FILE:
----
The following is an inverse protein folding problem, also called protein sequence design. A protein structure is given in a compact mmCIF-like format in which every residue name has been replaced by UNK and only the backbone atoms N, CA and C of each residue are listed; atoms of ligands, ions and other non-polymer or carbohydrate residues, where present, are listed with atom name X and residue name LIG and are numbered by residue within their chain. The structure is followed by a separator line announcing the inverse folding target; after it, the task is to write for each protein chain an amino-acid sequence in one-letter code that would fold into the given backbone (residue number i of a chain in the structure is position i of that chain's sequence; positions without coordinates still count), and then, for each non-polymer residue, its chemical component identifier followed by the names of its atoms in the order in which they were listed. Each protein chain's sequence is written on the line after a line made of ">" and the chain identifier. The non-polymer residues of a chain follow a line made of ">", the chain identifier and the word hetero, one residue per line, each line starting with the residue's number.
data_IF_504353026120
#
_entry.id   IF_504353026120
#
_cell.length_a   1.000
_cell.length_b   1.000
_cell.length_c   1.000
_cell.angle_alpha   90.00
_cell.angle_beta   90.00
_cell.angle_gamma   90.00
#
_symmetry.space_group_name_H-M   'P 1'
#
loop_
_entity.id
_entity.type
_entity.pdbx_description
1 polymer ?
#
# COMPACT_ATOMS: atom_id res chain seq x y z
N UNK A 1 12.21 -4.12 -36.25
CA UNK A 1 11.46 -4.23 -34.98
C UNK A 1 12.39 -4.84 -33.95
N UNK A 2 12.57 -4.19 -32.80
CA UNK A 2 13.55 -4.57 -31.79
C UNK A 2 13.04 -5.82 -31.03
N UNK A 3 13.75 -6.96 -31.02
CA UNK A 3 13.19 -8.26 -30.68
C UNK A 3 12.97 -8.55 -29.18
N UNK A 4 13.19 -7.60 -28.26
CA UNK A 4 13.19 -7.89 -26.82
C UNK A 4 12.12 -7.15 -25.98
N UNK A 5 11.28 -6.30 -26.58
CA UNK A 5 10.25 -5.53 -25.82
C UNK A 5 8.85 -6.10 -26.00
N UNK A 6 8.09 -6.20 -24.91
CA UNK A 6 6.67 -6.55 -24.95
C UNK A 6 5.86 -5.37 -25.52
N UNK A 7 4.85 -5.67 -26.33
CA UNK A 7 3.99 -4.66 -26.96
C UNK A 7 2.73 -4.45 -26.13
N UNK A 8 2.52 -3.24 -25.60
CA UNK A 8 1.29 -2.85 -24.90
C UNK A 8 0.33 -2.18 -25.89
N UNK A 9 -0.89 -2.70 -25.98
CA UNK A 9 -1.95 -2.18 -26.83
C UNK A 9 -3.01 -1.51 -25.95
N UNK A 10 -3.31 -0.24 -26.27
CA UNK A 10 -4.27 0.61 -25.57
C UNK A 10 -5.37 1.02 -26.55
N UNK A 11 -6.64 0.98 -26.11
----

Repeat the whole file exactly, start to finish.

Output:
The following is an inverse protein folding problem, also called protein sequence design. A protein structure is given in a compact mmCIF-like format in which every residue name has been replaced by UNK and only the backbone atoms N, CA and C of each residue are listed; atoms of ligands, ions and other non-polymer or carbohydrate residues, where present, are listed with atom name X and residue name LIG and are numbered by residue within their chain. The structure is followed by a separator line announcing the inverse folding target; after it, the task is to write for each protein chain an amino-acid sequence in one-letter code that would fold into the given backbone (residue number i of a chain in the structure is position i of that chain's sequence; positions without coordinates still count), and then, for each non-polymer residue, its chemical component identifier followed by the names of its atoms in the order in which they were listed. Each protein chain's sequence is written on the line after a line made of ">" and the chain identifier. The non-polymer residues of a chain follow a line made of ">", the chain identifier and the word hetero, one residue per line, each line starting with the residue's number.
data_IF_504353026120
#
_entry.id   IF_504353026120
#
_cell.length_a   1.000
_cell.length_b   1.000
_cell.length_c   1.000
_cell.angle_alpha   90.00
_cell.angle_beta   90.00
_cell.angle_gamma   90.00
#
_symmetry.space_group_name_H-M   'P 1'
#
loop_
_entity.id
_entity.type
_entity.pdbx_description
1 polymer ?
#
# COMPACT_ATOMS: atom_id res chain seq x y z
N UNK A 1 12.21 -4.12 -36.25
CA UNK A 1 11.46 -4.23 -34.98
C UNK A 1 12.39 -4.84 -33.95
N UNK A 2 12.57 -4.19 -32.80
CA UNK A 2 13.55 -4.57 -31.79
C UNK A 2 13.04 -5.82 -31.03
N UNK A 3 13.75 -6.96 -31.02
CA UNK A 3 13.19 -8.26 -30.68
C UNK A 3 12.97 -8.55 -29.18
N UNK A 4 13.19 -7.60 -28.26
CA UNK A 4 13.19 -7.89 -26.82
C UNK A 4 12.12 -7.15 -25.98
N UNK A 5 11.28 -6.30 -26.58
CA UNK A 5 10.25 -5.53 -25.82
C UNK A 5 8.85 -6.10 -26.00
N UNK A 6 8.09 -6.20 -24.91
CA UNK A 6 6.67 -6.55 -24.95
C UNK A 6 5.86 -5.37 -25.52
N UNK A 7 4.85 -5.67 -26.33
CA UNK A 7 3.99 -4.66 -26.96
C UNK A 7 2.73 -4.45 -26.13
N UNK A 8 2.52 -3.24 -25.60
CA UNK A 8 1.29 -2.85 -24.90
C UNK A 8 0.33 -2.18 -25.89
N UNK A 9 -0.89 -2.70 -25.98
CA UNK A 9 -1.95 -2.18 -26.83
C UNK A 9 -3.01 -1.51 -25.95
N UNK A 10 -3.31 -0.24 -26.27
CA UNK A 10 -4.27 0.61 -25.57
C UNK A 10 -5.37 1.02 -26.55
N UNK A 11 -6.64 0.98 -26.11